Evidence synthesis, such as systematic reviews and systematic maps, is the bringing-together of knowledge and findings from research to answer questions about what we know, what research exists and where the critical knowledge gaps lie. These methods use systematic, and ideally reproducible and transparent, approaches to gathering, evaluating and synthesizing research, with an aim of minimizing bias in study selection. The questions asked and answered by these types of approaches are often informed by—and critical to—stakeholders across a wide range of sectors, including policy-makers, clinicians, funding agencies and others. Evidence syntheses can thus critically inform decisions about policy, practice and funding that can have wide implications for society.
Evidence synthesis relies on the ability to access the findings of relevant studies. Barriers to access can prevent comprehensiveness, and missed studies or incomplete data can dramatically impact the conclusions drawn from an evidence synthesis project, and thus the recommendations formed by those findings. These barriers include paywalls (for subscription journals and research databases), a lack of complete reporting of findings or statistics, inadequate information about the study methodology, unavailability of underlying data, and the reluctance to publish non-significant findings.
Fortunately, many of these barriers are addressed by the open science movement. Open science embraces open data, open methods and open access publishing. By openly sharing underlying data, meta-analyses, often a feature of systematic reviews, become more feasible. Meta-analyses statistically combine results across different but similar studies, thus making findings from many small studies more statistically meaningful. More openness in methods, including study context, can help in understanding the generalizability or specific contextual aspects of findings. Open access publishing can make it easier to find and access studies that might address the research question posed by the evidence synthesis project, and allows researchers in under-resourced settings to conduct evidence synthesis that is comprehensive and not constrained by access barriers.
Another important open science practice that contributes to a more open evidence ecosystem is pre-registration or registered reports. This involves the publishing of one's study plan and protocol prior to conducting the research. This can be done either through a formal peer-review process in a journal (registered report) or more informally in a platform such as Open Science Framework (pre-registration). By doing this, researchers make clear the methods they intend to use for gathering and analyzing data, including all outcomes they intend to measure. This can call attention to ongoing, but not yet complete, research that might be relevant to an evidence synthesis question. It also adds transparency that reduces outcome reporting bias, a problem often encountered in evidence synthesis in which researchers only report results for measured outcomes that yielded significant results. Knowing whether something had no effect on an outcome is equally important when making decisions that impact people, communities and society.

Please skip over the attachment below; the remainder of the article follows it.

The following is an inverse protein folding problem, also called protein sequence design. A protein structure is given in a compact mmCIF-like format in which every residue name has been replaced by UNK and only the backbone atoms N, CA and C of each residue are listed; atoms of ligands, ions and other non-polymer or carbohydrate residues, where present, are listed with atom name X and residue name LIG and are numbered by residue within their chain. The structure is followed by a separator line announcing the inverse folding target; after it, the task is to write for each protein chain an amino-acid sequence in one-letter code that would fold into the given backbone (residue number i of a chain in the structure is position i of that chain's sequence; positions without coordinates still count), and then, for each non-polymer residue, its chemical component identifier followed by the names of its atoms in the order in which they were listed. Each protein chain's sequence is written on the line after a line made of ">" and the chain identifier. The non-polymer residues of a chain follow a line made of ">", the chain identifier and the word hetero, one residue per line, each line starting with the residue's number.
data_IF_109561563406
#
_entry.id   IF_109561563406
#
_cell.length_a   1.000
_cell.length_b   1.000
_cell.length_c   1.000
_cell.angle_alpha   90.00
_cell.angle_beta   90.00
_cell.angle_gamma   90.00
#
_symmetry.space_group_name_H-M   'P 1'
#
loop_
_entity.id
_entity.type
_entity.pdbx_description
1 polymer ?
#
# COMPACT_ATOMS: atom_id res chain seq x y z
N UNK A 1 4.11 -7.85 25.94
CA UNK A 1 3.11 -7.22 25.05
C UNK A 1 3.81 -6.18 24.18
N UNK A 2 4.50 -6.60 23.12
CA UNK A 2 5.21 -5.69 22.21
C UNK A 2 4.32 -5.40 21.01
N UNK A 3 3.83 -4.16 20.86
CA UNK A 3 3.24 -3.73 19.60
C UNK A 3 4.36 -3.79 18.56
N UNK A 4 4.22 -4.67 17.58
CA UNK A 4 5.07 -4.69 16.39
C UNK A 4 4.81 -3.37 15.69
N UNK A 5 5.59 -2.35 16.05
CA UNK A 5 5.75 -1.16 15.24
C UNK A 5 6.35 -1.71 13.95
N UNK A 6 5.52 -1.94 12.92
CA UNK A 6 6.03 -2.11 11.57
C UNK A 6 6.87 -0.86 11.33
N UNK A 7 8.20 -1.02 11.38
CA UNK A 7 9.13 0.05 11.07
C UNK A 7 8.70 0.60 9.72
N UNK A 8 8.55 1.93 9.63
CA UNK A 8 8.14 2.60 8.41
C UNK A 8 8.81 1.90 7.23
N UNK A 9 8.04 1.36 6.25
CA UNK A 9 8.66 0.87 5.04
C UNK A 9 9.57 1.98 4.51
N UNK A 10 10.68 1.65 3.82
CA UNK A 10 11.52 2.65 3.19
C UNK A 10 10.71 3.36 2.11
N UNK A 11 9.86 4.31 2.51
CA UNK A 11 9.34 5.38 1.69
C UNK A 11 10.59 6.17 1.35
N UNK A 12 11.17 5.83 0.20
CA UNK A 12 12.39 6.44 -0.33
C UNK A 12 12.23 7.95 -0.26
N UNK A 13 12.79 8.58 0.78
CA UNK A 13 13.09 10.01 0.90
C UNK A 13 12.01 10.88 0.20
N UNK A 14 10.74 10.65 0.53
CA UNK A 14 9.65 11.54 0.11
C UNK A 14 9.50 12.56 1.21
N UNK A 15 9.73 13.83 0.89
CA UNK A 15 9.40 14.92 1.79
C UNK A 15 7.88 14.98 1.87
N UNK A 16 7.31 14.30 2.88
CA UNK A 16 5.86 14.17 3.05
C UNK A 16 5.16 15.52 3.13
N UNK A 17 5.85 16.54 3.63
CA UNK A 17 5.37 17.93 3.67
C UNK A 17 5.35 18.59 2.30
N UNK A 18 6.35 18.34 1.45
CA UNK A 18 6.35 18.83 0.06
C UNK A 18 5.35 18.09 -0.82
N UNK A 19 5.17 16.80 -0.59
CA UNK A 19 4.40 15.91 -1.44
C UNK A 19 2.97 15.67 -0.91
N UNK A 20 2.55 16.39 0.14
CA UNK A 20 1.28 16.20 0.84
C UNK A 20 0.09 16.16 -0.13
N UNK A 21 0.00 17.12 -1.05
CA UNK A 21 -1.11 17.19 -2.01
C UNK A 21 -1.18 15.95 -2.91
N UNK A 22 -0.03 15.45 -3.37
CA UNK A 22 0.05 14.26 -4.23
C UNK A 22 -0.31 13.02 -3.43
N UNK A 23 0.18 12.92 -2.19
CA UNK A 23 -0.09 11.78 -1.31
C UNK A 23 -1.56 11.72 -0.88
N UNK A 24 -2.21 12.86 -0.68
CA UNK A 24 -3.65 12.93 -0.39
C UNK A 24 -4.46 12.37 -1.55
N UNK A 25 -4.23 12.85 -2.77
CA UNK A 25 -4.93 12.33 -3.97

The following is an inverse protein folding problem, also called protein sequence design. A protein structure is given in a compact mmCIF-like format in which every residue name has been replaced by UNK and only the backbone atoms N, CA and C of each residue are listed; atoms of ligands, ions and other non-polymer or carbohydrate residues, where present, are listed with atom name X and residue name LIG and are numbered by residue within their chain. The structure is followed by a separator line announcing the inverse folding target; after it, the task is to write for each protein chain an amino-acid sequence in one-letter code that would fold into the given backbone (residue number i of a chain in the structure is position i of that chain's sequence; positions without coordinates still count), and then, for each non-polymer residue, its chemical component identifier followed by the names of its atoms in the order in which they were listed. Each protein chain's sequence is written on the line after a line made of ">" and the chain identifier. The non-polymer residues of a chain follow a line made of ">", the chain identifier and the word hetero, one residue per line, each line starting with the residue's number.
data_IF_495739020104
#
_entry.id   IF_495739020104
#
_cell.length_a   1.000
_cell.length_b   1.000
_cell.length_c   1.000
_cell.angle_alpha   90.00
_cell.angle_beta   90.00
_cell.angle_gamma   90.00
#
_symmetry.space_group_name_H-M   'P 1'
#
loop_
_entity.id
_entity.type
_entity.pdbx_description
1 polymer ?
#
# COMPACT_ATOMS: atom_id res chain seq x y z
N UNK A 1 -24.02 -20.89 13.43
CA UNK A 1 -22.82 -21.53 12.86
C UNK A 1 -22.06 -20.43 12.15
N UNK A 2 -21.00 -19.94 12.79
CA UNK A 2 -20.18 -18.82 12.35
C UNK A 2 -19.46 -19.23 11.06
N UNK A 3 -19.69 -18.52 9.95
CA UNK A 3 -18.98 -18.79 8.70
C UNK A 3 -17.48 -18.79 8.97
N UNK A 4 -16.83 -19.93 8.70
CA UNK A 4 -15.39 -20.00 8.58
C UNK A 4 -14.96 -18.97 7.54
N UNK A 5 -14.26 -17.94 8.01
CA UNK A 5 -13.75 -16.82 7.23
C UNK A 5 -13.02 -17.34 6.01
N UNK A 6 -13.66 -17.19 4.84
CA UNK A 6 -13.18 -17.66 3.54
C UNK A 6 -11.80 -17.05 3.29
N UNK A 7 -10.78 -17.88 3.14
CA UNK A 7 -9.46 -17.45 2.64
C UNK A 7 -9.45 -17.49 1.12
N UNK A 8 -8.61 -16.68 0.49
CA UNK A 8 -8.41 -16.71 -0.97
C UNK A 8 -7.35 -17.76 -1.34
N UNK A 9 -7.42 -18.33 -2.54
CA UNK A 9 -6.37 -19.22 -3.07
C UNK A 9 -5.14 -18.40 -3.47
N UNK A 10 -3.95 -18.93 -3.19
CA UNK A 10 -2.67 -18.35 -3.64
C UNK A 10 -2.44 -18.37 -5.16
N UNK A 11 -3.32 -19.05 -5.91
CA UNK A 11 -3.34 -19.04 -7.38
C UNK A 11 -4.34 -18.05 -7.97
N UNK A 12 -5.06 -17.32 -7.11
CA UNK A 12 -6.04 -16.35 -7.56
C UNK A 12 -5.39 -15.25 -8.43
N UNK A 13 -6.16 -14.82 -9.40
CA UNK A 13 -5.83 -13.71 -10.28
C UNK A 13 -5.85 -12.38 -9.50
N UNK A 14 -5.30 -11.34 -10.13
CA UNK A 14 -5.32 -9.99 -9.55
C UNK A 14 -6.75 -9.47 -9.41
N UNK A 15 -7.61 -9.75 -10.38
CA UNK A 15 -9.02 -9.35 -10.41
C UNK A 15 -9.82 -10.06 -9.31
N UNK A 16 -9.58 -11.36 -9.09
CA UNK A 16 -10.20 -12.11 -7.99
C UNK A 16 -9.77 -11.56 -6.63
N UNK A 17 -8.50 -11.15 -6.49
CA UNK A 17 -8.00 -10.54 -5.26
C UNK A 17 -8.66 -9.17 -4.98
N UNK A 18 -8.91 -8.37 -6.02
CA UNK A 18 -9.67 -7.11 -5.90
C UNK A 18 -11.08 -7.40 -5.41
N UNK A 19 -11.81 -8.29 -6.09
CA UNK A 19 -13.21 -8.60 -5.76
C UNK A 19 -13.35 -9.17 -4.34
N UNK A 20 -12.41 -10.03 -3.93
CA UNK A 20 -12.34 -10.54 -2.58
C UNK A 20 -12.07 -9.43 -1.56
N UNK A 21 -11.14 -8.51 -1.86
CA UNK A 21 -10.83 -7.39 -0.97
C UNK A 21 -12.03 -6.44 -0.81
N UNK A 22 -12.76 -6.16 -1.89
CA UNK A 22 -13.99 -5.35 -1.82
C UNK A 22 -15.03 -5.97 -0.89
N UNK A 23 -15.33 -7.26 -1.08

So next time you plan a research project, think about the broader implications your work may have when taken into account with similar studies that might be published in the future. Your work may be synthesized with other research to inform critical practice and policy decisions. Using open science practices makes it more likely that your work is discovered and then used appropriately and accurately to inform recommendations and directions in future research.
For more about open synthesis:
Donnelly, C. A., Boyd, I., Campbell, P., Craig, C., Vallance, P., Walport, M., Whitty, C. J. M., Woods, E., & Wormald, C. (2018). Four principles to make evidence synthesis more useful for policy. Nature, 558(7710), 361–364. https://doi.org/10.1038/d41586-018-05414-4
Haddaway, N.R. Open Synthesis: on the need for evidence synthesis to embrace Open Science. Environ Evid 7, 26 (2018). https://doi.org/10.1186/s13750-018-0140-4
Nakagawa, S., Dunn, A. G., Lagisz, M., Bannach-Brown, A., Grames, E. M., Sánchez-Tójar, A., O’Dea, R. E., Noble, D. W. A., Westgate, M. J., Arnold, P. A., Barrow, S., Bethel, A., Cooper, E., Foo, Y. Z., Geange, S. R., Hennessy, E., Mapanga, W., Mengersen, K., Munera, C., … Haddaway, N. R. (2020). A new ecosystem for evidence synthesis. Nature Ecology & Evolution, 4(4), 498–501. https://doi.org/10.1038/s41559-020-1153-2 (open access version: https://pure.bond.edu.au/ws/portalfiles/portal/35767811/AM_.pdf)
For more information about evidence synthesis methods and for guidance on conducting evidence synthesis, visit the Evidence Synthesis service page.